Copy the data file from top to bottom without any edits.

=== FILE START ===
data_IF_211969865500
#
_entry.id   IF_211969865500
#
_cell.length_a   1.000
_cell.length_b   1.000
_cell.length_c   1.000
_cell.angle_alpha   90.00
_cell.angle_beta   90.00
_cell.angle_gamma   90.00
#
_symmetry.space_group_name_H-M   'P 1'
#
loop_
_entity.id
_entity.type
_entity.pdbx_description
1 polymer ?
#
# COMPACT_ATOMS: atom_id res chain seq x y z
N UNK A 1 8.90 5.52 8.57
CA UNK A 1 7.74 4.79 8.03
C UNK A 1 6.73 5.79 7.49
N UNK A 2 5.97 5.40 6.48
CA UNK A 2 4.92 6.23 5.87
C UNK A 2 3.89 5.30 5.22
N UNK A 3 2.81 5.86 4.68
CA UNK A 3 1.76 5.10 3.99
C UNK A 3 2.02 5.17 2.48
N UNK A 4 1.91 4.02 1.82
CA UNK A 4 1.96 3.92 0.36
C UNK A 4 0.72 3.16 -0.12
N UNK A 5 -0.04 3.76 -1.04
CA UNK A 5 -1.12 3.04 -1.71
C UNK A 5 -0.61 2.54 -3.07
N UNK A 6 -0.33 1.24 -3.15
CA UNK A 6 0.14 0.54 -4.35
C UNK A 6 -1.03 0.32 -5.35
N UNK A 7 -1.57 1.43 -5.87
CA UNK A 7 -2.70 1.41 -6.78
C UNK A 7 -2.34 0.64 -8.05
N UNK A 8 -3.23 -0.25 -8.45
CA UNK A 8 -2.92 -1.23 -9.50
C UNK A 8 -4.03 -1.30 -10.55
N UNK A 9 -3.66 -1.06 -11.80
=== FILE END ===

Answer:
data_IF_211969865500
#
_entry.id   IF_211969865500
#
_cell.length_a   1.000
_cell.length_b   1.000
_cell.length_c   1.000
_cell.angle_alpha   90.00
_cell.angle_beta   90.00
_cell.angle_gamma   90.00
#
_symmetry.space_group_name_H-M   'P 1'
#
loop_
_entity.id
_entity.type
_entity.pdbx_description
1 polymer ?
#
# COMPACT_ATOMS: atom_id res chain seq x y z
N UNK A 1 8.90 5.52 8.57
CA UNK A 1 7.74 4.79 8.03
C UNK A 1 6.73 5.79 7.49
N UNK A 2 5.97 5.40 6.48
CA UNK A 2 4.92 6.23 5.87
C UNK A 2 3.89 5.30 5.22
N UNK A 3 2.81 5.86 4.68
CA UNK A 3 1.76 5.10 3.99
C UNK A 3 2.02 5.17 2.48
N UNK A 4 1.91 4.02 1.82
CA UNK A 4 1.96 3.92 0.36
C UNK A 4 0.72 3.16 -0.12
N UNK A 5 -0.04 3.76 -1.04
CA UNK A 5 -1.12 3.04 -1.71
C UNK A 5 -0.61 2.54 -3.07
N UNK A 6 -0.33 1.24 -3.15
CA UNK A 6 0.14 0.54 -4.35
C UNK A 6 -1.03 0.32 -5.35
N UNK A 7 -1.57 1.43 -5.87
CA UNK A 7 -2.70 1.41 -6.78
C UNK A 7 -2.34 0.64 -8.05
N UNK A 8 -3.23 -0.25 -8.45
CA UNK A 8 -2.92 -1.23 -9.50
C UNK A 8 -4.03 -1.30 -10.55
N UNK A 9 -3.66 -1.06 -11.80